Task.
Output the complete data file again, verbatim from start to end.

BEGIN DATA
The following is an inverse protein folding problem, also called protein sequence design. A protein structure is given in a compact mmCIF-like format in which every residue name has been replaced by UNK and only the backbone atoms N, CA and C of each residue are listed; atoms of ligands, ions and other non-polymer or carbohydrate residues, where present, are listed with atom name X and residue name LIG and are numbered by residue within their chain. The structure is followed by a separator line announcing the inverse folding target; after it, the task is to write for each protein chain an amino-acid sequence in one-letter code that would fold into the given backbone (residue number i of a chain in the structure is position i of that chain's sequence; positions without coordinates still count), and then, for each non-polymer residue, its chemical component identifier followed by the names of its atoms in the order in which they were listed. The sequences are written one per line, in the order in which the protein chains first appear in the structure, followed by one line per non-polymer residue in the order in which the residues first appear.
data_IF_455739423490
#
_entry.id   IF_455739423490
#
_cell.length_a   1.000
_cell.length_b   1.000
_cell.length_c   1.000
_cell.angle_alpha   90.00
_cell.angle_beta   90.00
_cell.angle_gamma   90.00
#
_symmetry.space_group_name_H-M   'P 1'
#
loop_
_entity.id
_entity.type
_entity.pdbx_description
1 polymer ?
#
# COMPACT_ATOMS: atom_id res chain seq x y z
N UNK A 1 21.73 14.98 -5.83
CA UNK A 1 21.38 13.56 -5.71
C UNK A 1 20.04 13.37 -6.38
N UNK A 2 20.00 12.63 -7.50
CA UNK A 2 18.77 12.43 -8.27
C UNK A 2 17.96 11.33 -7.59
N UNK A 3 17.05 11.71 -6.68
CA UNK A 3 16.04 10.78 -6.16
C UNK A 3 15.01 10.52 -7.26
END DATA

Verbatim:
The following is an inverse protein folding problem, also called protein sequence design. A protein structure is given in a compact mmCIF-like format in which every residue name has been replaced by UNK and only the backbone atoms N, CA and C of each residue are listed; atoms of ligands, ions and other non-polymer or carbohydrate residues, where present, are listed with atom name X and residue name LIG and are numbered by residue within their chain. The structure is followed by a separator line announcing the inverse folding target; after it, the task is to write for each protein chain an amino-acid sequence in one-letter code that would fold into the given backbone (residue number i of a chain in the structure is position i of that chain's sequence; positions without coordinates still count), and then, for each non-polymer residue, its chemical component identifier followed by the names of its atoms in the order in which they were listed. The sequences are written one per line, in the order in which the protein chains first appear in the structure, followed by one line per non-polymer residue in the order in which the residues first appear.
data_IF_455739423490
#
_entry.id   IF_455739423490
#
_cell.length_a   1.000
_cell.length_b   1.000
_cell.length_c   1.000
_cell.angle_alpha   90.00
_cell.angle_beta   90.00
_cell.angle_gamma   90.00
#
_symmetry.space_group_name_H-M   'P 1'
#
loop_
_entity.id
_entity.type
_entity.pdbx_description
1 polymer ?
#
# COMPACT_ATOMS: atom_id res chain seq x y z
N UNK A 1 21.73 14.98 -5.83
CA UNK A 1 21.38 13.56 -5.71
C UNK A 1 20.04 13.37 -6.38
N UNK A 2 20.00 12.63 -7.50
CA UNK A 2 18.77 12.43 -8.27
C UNK A 2 17.96 11.33 -7.59
N UNK A 3 17.05 11.71 -6.68
CA UNK A 3 16.04 10.78 -6.16
C UNK A 3 15.01 10.52 -7.26